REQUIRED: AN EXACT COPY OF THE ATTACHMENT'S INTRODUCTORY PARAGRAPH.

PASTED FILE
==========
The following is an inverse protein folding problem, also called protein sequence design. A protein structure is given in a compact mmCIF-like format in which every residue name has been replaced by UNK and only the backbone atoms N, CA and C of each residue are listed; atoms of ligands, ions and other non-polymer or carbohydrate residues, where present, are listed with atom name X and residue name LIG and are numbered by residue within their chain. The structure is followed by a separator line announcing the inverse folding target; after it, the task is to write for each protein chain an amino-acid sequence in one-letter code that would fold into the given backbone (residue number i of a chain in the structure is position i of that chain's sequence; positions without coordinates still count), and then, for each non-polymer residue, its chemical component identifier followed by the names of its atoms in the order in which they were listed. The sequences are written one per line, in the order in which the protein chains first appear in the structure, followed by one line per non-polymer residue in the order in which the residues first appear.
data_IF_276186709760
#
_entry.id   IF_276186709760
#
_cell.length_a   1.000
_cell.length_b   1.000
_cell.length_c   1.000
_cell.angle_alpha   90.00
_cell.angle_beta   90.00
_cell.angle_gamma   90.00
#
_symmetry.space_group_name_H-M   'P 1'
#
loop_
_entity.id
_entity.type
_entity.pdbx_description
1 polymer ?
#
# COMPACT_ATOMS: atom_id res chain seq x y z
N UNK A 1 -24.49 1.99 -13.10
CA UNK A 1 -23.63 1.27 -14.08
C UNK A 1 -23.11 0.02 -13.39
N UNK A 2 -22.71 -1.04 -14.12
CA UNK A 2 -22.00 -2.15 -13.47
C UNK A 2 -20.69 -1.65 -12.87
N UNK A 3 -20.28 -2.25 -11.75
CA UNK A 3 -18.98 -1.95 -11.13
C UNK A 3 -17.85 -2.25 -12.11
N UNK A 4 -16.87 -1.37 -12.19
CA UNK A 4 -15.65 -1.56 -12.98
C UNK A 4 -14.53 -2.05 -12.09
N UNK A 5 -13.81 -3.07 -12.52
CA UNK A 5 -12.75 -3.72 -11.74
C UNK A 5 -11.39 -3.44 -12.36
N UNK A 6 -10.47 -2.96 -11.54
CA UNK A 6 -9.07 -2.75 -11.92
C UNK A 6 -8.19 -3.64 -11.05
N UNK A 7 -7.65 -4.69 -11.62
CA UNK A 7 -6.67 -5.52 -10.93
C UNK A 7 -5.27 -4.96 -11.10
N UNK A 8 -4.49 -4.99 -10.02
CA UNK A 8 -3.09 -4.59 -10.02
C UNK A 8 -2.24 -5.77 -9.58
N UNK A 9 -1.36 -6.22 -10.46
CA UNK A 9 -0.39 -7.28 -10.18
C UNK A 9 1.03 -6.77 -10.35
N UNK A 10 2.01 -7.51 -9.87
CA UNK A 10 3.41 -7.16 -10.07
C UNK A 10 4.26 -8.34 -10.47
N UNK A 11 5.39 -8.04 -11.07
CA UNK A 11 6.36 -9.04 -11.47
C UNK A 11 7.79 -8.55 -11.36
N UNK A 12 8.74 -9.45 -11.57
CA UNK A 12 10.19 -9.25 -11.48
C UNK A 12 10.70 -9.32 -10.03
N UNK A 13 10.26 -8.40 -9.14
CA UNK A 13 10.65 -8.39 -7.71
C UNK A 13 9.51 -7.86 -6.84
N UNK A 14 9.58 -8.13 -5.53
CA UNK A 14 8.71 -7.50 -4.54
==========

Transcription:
The following is an inverse protein folding problem, also called protein sequence design. A protein structure is given in a compact mmCIF-like format in which every residue name has been replaced by UNK and only the backbone atoms N, CA and C of each residue are listed; atoms of ligands, ions and other non-polymer or carbohydrate residues, where present, are listed with atom name X and residue name LIG and are numbered by residue within their chain. The structure is followed by a separator line announcing the inverse folding target; after it, the task is to write for each protein chain an amino-acid sequence in one-letter code that would fold into the given backbone (residue number i of a chain in the structure is position i of that chain's sequence; positions without coordinates still count), and then, for each non-polymer residue, its chemical component identifier followed by the names of its atoms in the order in which they were listed. The sequences are written one per line, in the order in which the protein chains first appear in the structure, followed by one line per non-polymer residue in the order in which the residues first appear.